Article | October 20, 2021
Read more about `Review—Race Women Internationalists: Activist-Intellectuals and Global Freedom Struggles`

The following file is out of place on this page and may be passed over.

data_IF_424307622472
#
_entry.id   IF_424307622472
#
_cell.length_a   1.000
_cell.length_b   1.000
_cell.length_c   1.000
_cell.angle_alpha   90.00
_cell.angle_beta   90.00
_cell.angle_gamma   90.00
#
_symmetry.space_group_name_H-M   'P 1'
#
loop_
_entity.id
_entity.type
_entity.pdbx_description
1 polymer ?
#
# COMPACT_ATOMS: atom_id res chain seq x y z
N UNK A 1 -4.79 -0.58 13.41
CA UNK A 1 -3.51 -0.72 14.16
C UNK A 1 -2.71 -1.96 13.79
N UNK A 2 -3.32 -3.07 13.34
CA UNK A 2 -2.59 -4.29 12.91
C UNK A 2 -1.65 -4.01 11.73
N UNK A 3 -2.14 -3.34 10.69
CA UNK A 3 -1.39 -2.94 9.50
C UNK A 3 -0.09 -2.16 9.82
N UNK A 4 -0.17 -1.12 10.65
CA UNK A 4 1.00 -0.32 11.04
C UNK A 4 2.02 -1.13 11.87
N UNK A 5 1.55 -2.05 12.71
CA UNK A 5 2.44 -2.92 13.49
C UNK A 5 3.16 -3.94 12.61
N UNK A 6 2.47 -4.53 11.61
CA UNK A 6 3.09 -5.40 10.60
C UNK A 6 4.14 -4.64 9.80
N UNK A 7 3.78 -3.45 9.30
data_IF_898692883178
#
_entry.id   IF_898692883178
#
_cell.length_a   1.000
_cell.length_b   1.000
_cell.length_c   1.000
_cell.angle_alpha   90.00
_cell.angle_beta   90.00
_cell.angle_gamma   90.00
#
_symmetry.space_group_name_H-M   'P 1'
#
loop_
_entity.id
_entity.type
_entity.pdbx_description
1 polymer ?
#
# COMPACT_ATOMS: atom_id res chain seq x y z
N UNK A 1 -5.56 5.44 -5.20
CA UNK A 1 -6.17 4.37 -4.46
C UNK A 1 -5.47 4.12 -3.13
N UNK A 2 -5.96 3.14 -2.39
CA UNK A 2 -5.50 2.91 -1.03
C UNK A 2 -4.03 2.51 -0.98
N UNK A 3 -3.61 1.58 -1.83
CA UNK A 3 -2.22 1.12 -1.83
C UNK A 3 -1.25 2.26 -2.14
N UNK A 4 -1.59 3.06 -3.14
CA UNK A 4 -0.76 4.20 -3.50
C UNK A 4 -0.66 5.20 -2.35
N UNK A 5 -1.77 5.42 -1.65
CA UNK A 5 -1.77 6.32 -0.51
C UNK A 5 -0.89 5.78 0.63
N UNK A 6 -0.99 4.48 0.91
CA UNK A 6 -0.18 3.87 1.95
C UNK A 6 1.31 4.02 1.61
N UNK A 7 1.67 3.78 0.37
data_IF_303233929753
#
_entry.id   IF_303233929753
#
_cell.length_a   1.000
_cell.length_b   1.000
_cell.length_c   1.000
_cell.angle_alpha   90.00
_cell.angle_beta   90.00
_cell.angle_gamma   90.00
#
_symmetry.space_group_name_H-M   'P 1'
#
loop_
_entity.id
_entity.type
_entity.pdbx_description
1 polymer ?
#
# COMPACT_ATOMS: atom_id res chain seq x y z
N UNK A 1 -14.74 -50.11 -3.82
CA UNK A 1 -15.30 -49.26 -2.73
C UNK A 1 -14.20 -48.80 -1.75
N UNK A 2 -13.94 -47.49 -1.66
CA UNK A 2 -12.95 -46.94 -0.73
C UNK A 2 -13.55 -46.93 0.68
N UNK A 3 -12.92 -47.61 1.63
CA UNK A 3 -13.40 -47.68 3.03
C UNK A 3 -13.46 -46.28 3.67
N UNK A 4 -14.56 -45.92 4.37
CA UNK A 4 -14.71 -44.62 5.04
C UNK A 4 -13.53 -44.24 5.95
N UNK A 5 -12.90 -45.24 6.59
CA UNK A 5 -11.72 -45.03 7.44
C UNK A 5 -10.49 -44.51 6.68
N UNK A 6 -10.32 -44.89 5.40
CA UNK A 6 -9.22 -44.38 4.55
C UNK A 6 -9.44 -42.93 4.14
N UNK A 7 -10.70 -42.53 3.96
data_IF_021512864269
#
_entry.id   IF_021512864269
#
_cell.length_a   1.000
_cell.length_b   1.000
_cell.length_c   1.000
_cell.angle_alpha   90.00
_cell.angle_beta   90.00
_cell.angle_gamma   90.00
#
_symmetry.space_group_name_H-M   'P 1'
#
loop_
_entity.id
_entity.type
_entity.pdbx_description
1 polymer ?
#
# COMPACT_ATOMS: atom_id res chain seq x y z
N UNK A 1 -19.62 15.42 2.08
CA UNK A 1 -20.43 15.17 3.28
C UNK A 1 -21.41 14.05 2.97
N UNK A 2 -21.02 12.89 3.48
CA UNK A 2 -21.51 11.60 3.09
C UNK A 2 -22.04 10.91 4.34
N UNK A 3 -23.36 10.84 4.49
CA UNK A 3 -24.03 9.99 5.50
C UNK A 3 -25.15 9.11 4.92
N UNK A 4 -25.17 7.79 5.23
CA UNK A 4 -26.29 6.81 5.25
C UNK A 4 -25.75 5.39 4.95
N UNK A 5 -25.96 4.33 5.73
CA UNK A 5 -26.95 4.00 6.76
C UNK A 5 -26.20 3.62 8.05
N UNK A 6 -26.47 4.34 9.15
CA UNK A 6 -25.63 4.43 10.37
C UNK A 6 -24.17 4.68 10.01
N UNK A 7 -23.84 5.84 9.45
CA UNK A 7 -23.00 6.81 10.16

Umoren’s international history features three main protagonists – Jamaican poet Una Marson, Martiniquan writer and journalist Paulette Nardal, and American civil rights activist and anthropologist Eslanda Robeson. Building on works by Marc Matera and Jennifer Boitten among others, Umoren tells a story about the “black diasporic networks and organizations in the United States, Africa, Europe, and the Caribbean that emerged in the wake of large-scale black migration from the late nineteenth century.” She takes us through the overlapping of world of her characters to showcase the involvement of Black women in the movements and conversations that defined twentieth-century international politics. Umoren coins the term “race woman internationalist” to indicate those Black women who “were public figures (and) who helped to solve racial, gendered and other forms of inequality facing black people across the African diaspora.” These women, like many others of their generation, owed their mobility to common historical phenomena and were embedded in common networks. Their lives sometimes intersected, and they populated common physical and imaginative geographies. A Review by Editor-at-Large Zaib un Nisa Aziz.